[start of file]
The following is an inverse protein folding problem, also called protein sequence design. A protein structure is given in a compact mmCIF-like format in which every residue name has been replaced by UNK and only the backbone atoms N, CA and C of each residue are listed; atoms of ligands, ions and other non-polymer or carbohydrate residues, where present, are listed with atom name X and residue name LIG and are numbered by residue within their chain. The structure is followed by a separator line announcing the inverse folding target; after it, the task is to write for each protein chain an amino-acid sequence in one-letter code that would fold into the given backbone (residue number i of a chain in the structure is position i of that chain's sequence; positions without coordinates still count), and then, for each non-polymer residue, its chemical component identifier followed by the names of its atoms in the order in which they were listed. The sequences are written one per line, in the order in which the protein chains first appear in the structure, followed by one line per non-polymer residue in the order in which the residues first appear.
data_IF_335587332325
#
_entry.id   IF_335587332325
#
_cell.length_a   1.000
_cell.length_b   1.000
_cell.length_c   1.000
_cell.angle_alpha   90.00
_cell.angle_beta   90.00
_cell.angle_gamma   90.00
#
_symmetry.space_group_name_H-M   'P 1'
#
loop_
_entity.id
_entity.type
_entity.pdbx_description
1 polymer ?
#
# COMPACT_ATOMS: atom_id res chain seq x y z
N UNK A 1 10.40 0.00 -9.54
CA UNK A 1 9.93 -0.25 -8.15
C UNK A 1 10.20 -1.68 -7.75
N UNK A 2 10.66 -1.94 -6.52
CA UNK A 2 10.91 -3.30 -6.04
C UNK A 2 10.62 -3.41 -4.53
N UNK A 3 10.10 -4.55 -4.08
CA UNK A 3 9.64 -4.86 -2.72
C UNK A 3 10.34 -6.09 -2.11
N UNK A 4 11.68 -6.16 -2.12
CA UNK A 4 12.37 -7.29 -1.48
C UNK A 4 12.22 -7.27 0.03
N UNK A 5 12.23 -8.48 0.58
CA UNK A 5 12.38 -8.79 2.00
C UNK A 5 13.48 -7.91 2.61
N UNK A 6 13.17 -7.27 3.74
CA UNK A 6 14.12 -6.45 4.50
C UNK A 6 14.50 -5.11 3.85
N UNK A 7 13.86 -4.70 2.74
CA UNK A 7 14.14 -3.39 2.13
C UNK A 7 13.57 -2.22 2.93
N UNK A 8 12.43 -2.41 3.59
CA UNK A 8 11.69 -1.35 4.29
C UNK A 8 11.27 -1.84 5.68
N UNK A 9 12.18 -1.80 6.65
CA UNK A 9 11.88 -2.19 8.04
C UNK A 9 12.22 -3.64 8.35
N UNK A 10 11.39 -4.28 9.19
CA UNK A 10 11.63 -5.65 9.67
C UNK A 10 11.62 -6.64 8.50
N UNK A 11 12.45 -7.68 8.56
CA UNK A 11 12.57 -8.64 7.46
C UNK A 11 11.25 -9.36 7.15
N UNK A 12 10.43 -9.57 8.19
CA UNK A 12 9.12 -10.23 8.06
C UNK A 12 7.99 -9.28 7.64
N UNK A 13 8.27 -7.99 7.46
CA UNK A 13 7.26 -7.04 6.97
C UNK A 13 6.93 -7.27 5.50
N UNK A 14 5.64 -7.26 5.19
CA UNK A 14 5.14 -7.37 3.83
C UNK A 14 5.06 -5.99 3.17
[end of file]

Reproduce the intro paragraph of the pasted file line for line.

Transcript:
The following is an inverse protein folding problem, also called protein sequence design. A protein structure is given in a compact mmCIF-like format in which every residue name has been replaced by UNK and only the backbone atoms N, CA and C of each residue are listed; atoms of ligands, ions and other non-polymer or carbohydrate residues, where present, are listed with atom name X and residue name LIG and are numbered by residue within their chain. The structure is followed by a separator line announcing the inverse folding target; after it, the task is to write for each protein chain an amino-acid sequence in one-letter code that would fold into the given backbone (residue number i of a chain in the structure is position i of that chain's sequence; positions without coordinates still count), and then, for each non-polymer residue, its chemical component identifier followed by the names of its atoms in the order in which they were listed. The sequences are written one per line, in the order in which the protein chains first appear in the structure, followed by one line per non-polymer residue in the order in which the residues first appear.